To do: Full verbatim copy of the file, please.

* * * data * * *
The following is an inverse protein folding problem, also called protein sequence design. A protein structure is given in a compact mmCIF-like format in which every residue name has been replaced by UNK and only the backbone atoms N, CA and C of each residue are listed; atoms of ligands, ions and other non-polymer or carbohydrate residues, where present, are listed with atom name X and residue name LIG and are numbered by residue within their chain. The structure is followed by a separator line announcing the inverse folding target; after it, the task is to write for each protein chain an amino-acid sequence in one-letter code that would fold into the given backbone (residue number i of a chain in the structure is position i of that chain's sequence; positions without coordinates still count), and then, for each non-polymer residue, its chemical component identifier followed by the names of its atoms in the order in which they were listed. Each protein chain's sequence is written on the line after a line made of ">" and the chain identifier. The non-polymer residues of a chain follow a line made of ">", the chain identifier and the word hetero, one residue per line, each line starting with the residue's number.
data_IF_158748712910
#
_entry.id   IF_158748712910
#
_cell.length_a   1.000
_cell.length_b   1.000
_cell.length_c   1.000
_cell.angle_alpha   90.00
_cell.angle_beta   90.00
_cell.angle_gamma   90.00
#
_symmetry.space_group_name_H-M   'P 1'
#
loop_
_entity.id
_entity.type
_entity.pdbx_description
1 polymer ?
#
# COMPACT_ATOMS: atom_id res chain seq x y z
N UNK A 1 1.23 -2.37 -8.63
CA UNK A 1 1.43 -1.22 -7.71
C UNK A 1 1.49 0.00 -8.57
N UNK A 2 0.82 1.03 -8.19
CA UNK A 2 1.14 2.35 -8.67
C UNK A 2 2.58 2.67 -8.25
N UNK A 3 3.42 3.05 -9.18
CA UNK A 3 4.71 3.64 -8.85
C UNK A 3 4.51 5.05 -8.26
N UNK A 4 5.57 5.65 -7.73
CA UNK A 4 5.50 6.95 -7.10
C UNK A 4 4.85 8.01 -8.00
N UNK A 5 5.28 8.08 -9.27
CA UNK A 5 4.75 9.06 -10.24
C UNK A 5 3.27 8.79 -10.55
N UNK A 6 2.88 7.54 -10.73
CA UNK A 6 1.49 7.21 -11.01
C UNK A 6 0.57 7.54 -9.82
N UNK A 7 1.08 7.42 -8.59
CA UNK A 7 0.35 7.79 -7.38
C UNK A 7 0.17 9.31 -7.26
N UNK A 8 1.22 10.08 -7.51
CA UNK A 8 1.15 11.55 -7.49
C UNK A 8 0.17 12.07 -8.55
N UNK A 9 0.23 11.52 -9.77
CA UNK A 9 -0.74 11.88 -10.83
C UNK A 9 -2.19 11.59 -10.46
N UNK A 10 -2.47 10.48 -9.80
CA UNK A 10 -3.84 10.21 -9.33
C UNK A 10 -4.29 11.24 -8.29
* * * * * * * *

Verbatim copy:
The following is an inverse protein folding problem, also called protein sequence design. A protein structure is given in a compact mmCIF-like format in which every residue name has been replaced by UNK and only the backbone atoms N, CA and C of each residue are listed; atoms of ligands, ions and other non-polymer or carbohydrate residues, where present, are listed with atom name X and residue name LIG and are numbered by residue within their chain. The structure is followed by a separator line announcing the inverse folding target; after it, the task is to write for each protein chain an amino-acid sequence in one-letter code that would fold into the given backbone (residue number i of a chain in the structure is position i of that chain's sequence; positions without coordinates still count), and then, for each non-polymer residue, its chemical component identifier followed by the names of its atoms in the order in which they were listed. Each protein chain's sequence is written on the line after a line made of ">" and the chain identifier. The non-polymer residues of a chain follow a line made of ">", the chain identifier and the word hetero, one residue per line, each line starting with the residue's number.
data_IF_158748712910
#
_entry.id   IF_158748712910
#
_cell.length_a   1.000
_cell.length_b   1.000
_cell.length_c   1.000
_cell.angle_alpha   90.00
_cell.angle_beta   90.00
_cell.angle_gamma   90.00
#
_symmetry.space_group_name_H-M   'P 1'
#
loop_
_entity.id
_entity.type
_entity.pdbx_description
1 polymer ?
#
# COMPACT_ATOMS: atom_id res chain seq x y z
N UNK A 1 1.23 -2.37 -8.63
CA UNK A 1 1.43 -1.22 -7.71
C UNK A 1 1.49 0.00 -8.57
N UNK A 2 0.82 1.03 -8.19
CA UNK A 2 1.14 2.35 -8.67
C UNK A 2 2.58 2.67 -8.25
N UNK A 3 3.42 3.05 -9.18
CA UNK A 3 4.71 3.64 -8.85
C UNK A 3 4.51 5.05 -8.26
N UNK A 4 5.57 5.65 -7.73
CA UNK A 4 5.50 6.95 -7.10
C UNK A 4 4.85 8.01 -8.00
N UNK A 5 5.28 8.08 -9.27
CA UNK A 5 4.75 9.06 -10.24
C UNK A 5 3.27 8.79 -10.55
N UNK A 6 2.88 7.54 -10.73
CA UNK A 6 1.49 7.21 -11.01
C UNK A 6 0.57 7.54 -9.82
N UNK A 7 1.08 7.42 -8.59
CA UNK A 7 0.35 7.79 -7.38
C UNK A 7 0.17 9.31 -7.26
N UNK A 8 1.22 10.08 -7.51
CA UNK A 8 1.15 11.55 -7.49
C UNK A 8 0.17 12.07 -8.55
N UNK A 9 0.23 11.52 -9.77
CA UNK A 9 -0.74 11.88 -10.83
C UNK A 9 -2.19 11.59 -10.46
N UNK A 10 -2.47 10.48 -9.80
CA UNK A 10 -3.84 10.21 -9.33
C UNK A 10 -4.29 11.24 -8.29